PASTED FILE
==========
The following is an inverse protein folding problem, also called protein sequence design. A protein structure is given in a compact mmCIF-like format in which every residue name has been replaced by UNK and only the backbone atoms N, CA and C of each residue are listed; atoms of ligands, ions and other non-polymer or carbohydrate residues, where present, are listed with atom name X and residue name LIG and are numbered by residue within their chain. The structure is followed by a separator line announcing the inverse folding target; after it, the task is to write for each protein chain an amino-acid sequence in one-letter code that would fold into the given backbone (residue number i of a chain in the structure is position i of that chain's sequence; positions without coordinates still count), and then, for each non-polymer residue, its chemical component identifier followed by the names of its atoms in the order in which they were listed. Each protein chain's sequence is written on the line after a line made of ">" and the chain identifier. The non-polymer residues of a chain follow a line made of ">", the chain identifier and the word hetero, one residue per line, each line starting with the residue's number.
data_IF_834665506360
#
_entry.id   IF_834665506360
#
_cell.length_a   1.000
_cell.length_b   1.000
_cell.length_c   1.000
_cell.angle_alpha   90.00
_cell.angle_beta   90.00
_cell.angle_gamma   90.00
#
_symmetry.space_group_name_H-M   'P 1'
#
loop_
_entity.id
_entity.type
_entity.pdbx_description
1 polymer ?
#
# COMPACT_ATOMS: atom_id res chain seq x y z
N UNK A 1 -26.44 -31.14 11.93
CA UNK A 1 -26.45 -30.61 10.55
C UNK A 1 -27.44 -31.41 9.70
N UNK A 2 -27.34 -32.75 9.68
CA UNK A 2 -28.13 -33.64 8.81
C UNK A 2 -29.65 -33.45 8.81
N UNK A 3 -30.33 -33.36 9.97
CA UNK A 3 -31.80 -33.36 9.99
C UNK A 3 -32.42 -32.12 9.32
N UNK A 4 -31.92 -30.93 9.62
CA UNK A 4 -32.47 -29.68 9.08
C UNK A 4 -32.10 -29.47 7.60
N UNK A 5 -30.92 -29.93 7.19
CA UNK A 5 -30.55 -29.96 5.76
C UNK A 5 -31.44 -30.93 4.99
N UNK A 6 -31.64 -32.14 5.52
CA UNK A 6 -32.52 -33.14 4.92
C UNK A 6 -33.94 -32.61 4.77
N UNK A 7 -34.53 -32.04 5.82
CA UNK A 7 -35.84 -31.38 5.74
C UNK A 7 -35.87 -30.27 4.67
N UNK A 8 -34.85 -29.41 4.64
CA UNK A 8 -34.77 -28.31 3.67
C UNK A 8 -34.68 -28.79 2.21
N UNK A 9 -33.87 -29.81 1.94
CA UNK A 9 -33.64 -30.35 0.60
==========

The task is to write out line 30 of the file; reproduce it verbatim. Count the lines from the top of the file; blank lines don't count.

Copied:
C UNK A 3 -32.42 -32.12 9.32